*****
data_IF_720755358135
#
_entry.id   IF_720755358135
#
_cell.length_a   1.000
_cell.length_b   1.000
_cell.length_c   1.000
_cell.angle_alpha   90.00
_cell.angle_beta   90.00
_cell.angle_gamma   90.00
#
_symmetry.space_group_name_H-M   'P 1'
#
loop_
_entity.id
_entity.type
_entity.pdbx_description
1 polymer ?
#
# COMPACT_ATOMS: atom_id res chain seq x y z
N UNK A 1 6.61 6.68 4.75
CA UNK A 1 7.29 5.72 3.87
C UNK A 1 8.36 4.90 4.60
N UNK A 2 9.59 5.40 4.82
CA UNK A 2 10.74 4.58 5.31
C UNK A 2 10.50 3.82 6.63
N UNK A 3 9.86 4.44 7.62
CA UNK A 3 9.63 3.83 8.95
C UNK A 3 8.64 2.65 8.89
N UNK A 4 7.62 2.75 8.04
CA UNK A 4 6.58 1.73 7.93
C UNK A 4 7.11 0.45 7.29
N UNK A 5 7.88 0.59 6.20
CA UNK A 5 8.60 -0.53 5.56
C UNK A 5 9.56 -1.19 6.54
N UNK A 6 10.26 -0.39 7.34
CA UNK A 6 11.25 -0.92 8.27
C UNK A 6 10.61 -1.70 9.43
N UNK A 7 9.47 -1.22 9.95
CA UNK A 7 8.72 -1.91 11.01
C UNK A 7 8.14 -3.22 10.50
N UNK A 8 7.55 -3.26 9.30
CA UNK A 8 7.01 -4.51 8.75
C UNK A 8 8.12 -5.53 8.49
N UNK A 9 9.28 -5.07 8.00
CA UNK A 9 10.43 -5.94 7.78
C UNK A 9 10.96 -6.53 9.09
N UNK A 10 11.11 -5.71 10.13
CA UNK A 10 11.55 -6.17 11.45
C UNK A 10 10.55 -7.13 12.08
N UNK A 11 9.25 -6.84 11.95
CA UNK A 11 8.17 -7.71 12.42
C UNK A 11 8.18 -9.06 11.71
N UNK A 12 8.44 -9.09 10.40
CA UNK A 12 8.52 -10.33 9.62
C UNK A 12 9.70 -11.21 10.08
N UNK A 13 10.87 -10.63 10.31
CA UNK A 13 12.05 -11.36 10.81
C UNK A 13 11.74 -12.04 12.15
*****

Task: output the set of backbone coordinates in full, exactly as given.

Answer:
data_IF_720755358135
#
_entry.id   IF_720755358135
#
_cell.length_a   1.000
_cell.length_b   1.000
_cell.length_c   1.000
_cell.angle_alpha   90.00
_cell.angle_beta   90.00
_cell.angle_gamma   90.00
#
_symmetry.space_group_name_H-M   'P 1'
#
loop_
_entity.id
_entity.type
_entity.pdbx_description
1 polymer ?
#
# COMPACT_ATOMS: atom_id res chain seq x y z
N UNK A 1 6.61 6.68 4.75
CA UNK A 1 7.29 5.72 3.87
C UNK A 1 8.36 4.90 4.60
N UNK A 2 9.59 5.40 4.82
CA UNK A 2 10.74 4.58 5.31
C UNK A 2 10.50 3.82 6.63
N UNK A 3 9.86 4.44 7.62
CA UNK A 3 9.63 3.83 8.95
C UNK A 3 8.64 2.65 8.89
N UNK A 4 7.62 2.75 8.04
CA UNK A 4 6.58 1.73 7.93
C UNK A 4 7.11 0.45 7.29
N UNK A 5 7.88 0.59 6.20
CA UNK A 5 8.60 -0.53 5.56
C UNK A 5 9.56 -1.19 6.54
N UNK A 6 10.26 -0.39 7.34
CA UNK A 6 11.25 -0.92 8.27
C UNK A 6 10.61 -1.70 9.43
N UNK A 7 9.47 -1.22 9.95
CA UNK A 7 8.72 -1.91 11.01
C UNK A 7 8.14 -3.22 10.50
N UNK A 8 7.55 -3.26 9.30
CA UNK A 8 7.01 -4.51 8.75
C UNK A 8 8.12 -5.53 8.49
N UNK A 9 9.28 -5.07 8.00
CA UNK A 9 10.43 -5.94 7.78
C UNK A 9 10.96 -6.53 9.09
N UNK A 10 11.11 -5.71 10.13
CA UNK A 10 11.55 -6.17 11.45
C UNK A 10 10.55 -7.13 12.08
N UNK A 11 9.25 -6.84 11.95
CA UNK A 11 8.17 -7.71 12.42
C UNK A 11 8.18 -9.06 11.71
N UNK A 12 8.44 -9.09 10.40
CA UNK A 12 8.52 -10.33 9.62
C UNK A 12 9.70 -11.21 10.08
N UNK A 13 10.87 -10.63 10.31
CA UNK A 13 12.05 -11.36 10.81
C UNK A 13 11.74 -12.04 12.15